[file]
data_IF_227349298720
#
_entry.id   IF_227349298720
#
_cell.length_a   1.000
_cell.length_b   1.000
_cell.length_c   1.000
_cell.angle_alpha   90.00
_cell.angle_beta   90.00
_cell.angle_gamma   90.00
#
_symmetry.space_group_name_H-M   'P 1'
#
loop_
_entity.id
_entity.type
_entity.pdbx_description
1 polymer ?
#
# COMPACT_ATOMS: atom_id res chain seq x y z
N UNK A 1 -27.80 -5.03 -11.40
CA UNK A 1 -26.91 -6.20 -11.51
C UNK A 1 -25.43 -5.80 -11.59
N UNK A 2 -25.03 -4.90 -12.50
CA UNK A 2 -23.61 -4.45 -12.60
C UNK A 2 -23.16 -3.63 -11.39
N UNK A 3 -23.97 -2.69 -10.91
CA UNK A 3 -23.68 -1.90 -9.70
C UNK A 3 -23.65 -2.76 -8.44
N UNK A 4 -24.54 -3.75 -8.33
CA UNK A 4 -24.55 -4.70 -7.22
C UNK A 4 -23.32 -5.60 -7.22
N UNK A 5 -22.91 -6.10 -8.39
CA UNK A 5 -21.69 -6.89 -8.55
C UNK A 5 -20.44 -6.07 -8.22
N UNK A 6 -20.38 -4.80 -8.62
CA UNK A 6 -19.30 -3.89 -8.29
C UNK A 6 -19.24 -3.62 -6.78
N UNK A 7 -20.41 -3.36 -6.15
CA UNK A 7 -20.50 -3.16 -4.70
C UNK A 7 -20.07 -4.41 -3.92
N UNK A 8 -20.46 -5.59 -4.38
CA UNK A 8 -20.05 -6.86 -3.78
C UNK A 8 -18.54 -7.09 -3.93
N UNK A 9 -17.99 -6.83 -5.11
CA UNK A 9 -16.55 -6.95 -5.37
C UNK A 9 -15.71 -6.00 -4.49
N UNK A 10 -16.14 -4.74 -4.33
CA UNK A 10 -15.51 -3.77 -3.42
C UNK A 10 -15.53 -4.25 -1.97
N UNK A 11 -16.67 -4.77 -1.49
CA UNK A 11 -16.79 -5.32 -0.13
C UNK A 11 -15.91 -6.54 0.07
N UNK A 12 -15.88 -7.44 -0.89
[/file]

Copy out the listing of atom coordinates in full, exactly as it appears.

data_IF_227349298720
#
_entry.id   IF_227349298720
#
_cell.length_a   1.000
_cell.length_b   1.000
_cell.length_c   1.000
_cell.angle_alpha   90.00
_cell.angle_beta   90.00
_cell.angle_gamma   90.00
#
_symmetry.space_group_name_H-M   'P 1'
#
loop_
_entity.id
_entity.type
_entity.pdbx_description
1 polymer ?
#
# COMPACT_ATOMS: atom_id res chain seq x y z
N UNK A 1 -27.80 -5.03 -11.40
CA UNK A 1 -26.91 -6.20 -11.51
C UNK A 1 -25.43 -5.80 -11.59
N UNK A 2 -25.03 -4.90 -12.50
CA UNK A 2 -23.61 -4.45 -12.60
C UNK A 2 -23.16 -3.63 -11.39
N UNK A 3 -23.97 -2.69 -10.91
CA UNK A 3 -23.68 -1.90 -9.70
C UNK A 3 -23.65 -2.76 -8.44
N UNK A 4 -24.54 -3.75 -8.33
CA UNK A 4 -24.55 -4.70 -7.22
C UNK A 4 -23.32 -5.60 -7.22
N UNK A 5 -22.91 -6.10 -8.39
CA UNK A 5 -21.69 -6.89 -8.55
C UNK A 5 -20.44 -6.07 -8.22
N UNK A 6 -20.38 -4.80 -8.62
CA UNK A 6 -19.30 -3.89 -8.29
C UNK A 6 -19.24 -3.62 -6.78
N UNK A 7 -20.41 -3.36 -6.15
CA UNK A 7 -20.50 -3.16 -4.70
C UNK A 7 -20.07 -4.41 -3.92
N UNK A 8 -20.46 -5.59 -4.38
CA UNK A 8 -20.05 -6.86 -3.78
C UNK A 8 -18.54 -7.09 -3.93
N UNK A 9 -17.99 -6.83 -5.11
CA UNK A 9 -16.55 -6.95 -5.37
C UNK A 9 -15.71 -6.00 -4.49
N UNK A 10 -16.14 -4.74 -4.33
CA UNK A 10 -15.51 -3.77 -3.42
C UNK A 10 -15.53 -4.25 -1.97
N UNK A 11 -16.67 -4.77 -1.49
CA UNK A 11 -16.79 -5.32 -0.13
C UNK A 11 -15.91 -6.54 0.07
N UNK A 12 -15.88 -7.44 -0.89